“China’s median age is forecast to increase to 47 by 2033 and 56 in 2050. In the U.S., the median age will be 41 in 2033 and 44 in 2050.
“China’s working-age population aged 20-64 began to shrink in 2017, while the U.S. working-age population will not peak until 2050.”
Overstated GDP Growth
According to a recent Brookings’ report, “A Forensic Examination of China’s National Accounts,” China’s economy is actually about 12 percent smaller than Beijing’s official numbers.
Further, China’s GDP growth estimates by the NBS in recent years have been inflated by nearly 2 percent. This report studied China’s national accounts between 2008 and 2016. If the 2018 GDP was overstated by almost 2 percent, as it was during the period of 2008-2016, it would imply that the government’s number of RMB 90 trillion for the 2018 GDP is too high by the substantial amount of RMB 1.8 trillion ($270 billion). In the past, the NBS attempted to blame provincial officials for providing inflated figures.
In Adam Smith’s words, “This is one of those cases in which the imagination is baffled by the facts.”
At the recent National People’s Congress, Premier Li Keqiang lowered the economic growth forecast to between 6 percent and 6.5 percent of GDP, recognizing the deteriorating economic downturn. Over the years, many Western financial analysts, economists, and Wall Street investors have seemingly been content to rely on Beijing’s cooked numbers for making business decisions and economic forecasting. But that situation may now be changing, as China’s debt grows.
China’s Mounting Debt
According to the Institute of International Finance, China’s debt-to-GDP ratio is 300 percent, compared to the United States’ 105 percent and Japan’s 250 percent.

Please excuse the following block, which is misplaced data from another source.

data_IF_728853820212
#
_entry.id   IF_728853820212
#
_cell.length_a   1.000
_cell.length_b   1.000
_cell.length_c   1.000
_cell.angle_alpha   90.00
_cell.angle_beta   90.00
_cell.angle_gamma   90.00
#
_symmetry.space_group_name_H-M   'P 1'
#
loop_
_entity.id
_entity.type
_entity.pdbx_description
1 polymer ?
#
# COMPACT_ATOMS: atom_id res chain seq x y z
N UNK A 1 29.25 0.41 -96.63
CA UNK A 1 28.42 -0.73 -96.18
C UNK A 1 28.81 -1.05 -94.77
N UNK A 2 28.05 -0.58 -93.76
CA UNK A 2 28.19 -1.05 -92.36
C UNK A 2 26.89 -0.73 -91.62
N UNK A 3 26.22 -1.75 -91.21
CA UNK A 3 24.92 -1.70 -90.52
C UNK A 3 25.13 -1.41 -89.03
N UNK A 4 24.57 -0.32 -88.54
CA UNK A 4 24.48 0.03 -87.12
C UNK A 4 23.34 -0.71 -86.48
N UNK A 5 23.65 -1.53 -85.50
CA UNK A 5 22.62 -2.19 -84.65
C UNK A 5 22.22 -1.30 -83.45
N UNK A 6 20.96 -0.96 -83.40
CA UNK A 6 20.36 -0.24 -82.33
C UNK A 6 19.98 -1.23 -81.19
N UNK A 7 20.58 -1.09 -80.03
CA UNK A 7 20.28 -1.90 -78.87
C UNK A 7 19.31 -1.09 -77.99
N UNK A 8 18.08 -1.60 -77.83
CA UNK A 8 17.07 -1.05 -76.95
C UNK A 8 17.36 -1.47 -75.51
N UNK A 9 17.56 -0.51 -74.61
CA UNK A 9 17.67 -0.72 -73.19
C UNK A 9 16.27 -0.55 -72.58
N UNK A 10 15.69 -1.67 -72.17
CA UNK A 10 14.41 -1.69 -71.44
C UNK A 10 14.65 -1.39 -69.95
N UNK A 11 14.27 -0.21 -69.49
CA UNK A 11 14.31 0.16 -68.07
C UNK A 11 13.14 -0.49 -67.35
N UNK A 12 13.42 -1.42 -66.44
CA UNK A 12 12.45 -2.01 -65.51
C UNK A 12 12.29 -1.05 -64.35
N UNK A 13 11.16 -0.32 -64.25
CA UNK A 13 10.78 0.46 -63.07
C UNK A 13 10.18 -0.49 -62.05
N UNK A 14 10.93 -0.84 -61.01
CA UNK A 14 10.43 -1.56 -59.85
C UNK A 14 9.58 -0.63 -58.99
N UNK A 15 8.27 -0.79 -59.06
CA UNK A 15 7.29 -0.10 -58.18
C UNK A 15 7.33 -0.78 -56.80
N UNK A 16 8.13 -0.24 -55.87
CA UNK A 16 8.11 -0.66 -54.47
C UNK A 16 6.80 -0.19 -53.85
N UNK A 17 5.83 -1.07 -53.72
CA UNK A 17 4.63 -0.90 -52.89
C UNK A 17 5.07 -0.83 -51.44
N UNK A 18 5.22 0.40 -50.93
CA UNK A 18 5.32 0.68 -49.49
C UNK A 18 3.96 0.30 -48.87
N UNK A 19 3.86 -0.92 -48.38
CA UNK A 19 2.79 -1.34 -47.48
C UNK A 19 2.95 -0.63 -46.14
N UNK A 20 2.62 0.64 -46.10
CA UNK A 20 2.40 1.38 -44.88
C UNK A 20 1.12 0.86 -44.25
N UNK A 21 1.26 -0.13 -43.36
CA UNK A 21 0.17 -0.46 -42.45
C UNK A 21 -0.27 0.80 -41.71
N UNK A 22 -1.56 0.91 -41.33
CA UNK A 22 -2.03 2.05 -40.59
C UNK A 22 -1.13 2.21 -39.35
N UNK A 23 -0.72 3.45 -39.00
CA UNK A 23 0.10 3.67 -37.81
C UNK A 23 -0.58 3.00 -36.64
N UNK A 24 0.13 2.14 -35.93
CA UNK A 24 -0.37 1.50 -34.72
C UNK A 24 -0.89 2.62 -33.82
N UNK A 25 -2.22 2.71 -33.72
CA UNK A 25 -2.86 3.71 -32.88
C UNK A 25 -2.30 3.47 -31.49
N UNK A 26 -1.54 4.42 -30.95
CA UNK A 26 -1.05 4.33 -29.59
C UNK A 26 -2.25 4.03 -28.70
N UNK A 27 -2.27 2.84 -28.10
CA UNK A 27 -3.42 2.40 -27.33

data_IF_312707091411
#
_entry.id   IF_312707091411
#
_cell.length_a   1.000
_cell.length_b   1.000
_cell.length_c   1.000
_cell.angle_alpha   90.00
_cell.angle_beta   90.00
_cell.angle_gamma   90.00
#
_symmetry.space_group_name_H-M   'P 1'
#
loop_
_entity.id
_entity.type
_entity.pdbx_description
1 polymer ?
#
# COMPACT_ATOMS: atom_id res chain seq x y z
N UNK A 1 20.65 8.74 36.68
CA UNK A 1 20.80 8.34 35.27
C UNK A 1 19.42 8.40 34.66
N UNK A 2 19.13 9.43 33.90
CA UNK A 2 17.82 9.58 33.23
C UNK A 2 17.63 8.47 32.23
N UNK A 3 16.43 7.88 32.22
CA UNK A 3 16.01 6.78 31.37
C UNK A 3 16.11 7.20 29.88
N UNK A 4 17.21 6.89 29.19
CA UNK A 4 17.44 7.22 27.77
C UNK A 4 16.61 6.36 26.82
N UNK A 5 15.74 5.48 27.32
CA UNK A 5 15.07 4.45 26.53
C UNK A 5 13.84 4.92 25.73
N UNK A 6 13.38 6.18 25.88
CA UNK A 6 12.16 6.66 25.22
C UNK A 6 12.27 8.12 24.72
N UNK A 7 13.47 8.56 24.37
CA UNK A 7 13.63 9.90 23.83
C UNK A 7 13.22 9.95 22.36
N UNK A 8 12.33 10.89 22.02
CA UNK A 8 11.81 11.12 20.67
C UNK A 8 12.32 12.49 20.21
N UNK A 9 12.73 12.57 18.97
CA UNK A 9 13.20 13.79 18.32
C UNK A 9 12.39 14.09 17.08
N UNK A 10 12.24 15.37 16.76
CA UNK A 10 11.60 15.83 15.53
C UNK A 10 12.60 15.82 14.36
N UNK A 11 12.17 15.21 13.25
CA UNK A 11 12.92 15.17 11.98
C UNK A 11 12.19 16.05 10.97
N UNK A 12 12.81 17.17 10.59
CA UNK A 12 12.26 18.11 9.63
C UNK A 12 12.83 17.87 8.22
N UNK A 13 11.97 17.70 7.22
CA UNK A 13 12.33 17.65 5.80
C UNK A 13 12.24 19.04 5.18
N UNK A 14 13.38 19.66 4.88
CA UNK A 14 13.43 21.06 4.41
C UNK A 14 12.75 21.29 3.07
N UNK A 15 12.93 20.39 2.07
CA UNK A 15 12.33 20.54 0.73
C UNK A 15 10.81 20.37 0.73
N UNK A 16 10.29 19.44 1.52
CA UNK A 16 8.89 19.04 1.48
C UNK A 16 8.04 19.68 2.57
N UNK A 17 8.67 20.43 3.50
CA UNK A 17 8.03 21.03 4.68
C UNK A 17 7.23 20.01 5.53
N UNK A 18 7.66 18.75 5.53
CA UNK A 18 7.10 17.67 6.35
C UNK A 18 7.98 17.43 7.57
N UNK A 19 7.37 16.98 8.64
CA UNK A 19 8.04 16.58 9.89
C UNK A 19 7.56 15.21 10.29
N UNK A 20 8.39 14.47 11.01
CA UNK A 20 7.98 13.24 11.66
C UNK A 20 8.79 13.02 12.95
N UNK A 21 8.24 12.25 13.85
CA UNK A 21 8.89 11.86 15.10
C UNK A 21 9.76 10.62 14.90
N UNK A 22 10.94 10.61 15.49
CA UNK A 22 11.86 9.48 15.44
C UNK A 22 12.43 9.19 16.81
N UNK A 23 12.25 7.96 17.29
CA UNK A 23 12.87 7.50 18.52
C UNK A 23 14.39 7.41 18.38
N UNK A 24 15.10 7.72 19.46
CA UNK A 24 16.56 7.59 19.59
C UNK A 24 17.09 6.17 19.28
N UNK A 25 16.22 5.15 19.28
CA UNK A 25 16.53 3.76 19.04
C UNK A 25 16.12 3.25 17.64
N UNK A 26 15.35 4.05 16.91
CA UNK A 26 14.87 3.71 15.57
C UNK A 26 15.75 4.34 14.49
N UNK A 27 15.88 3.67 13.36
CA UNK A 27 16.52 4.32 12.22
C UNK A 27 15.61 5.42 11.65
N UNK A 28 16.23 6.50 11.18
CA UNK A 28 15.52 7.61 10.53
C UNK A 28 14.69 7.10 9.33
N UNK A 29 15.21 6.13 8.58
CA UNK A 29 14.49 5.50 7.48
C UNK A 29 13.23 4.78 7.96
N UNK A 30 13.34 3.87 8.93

While the latter two countries have open market economies, China’s centralized economy isn’t transparent and is dictated by the CCP, not the market.
Nonperforming loans are chewing up state-run banks. According to Charlene Chu, a senior partner at Autonomous Research, about 24 percent of total credit (some $8.5 trillion) in 2018 turned sour.
The state is, oftentimes, the banker, the borrower, and the regulator. In January, Chinese banks delivered a record 3.57 trillion yuan ($530 billion) in new loans to the corporate sector, in an effort to boost the slow economy. Some Western analysts worry that China’s $34 trillion public and private debt constitutes an explosive threat to the global economy.
This debt, along with the Chinese economy’s other problems, has raised alarms. Many longtime China watchers have sternly warned Western countries to take quick steps to disengage with China’s economy, so as to reduce risks associated with China’s upcoming economic meltdown.
Meanwhile, should the economy not prove to be a stumbling block for the CCP, the world also faces the risks of Beijing’s untempered ambitions.
Its “One Belt, One Road Initiative” is set to overtake the world, not merely economically, but politically and militarily as well. As Peter Navarro, assistant to the president and director of the White House National Trade Council, told Bloomberg: “It doesn’t matter to me who’s the most powerful or profitable country in the world. All countries want to be prosperous. What’s happening is a zero-sum game between China and the U.S., where their gain is our loss.”
Indeed, Navarro is right. The United States and China are engaged in a war on many levels—economic, political, ideological, and moral. As CCP General Secretary Xi Jinping made clear in a 2013 speech, “Socialism will inevitably vanquish capitalism.” So, Washington isn’t at war with Beijing on trade alone, but on a more fundamental issue of a way of life: an open democracy or a communist dictatorship.
Peter Zhang contributed this article which was previously published for EET. Peter Zhang is a researcher on China's political economy and a graduate of Beijing International Studies University, Fletcher School of Law and Diplomacy, and Harvard Kennedy School.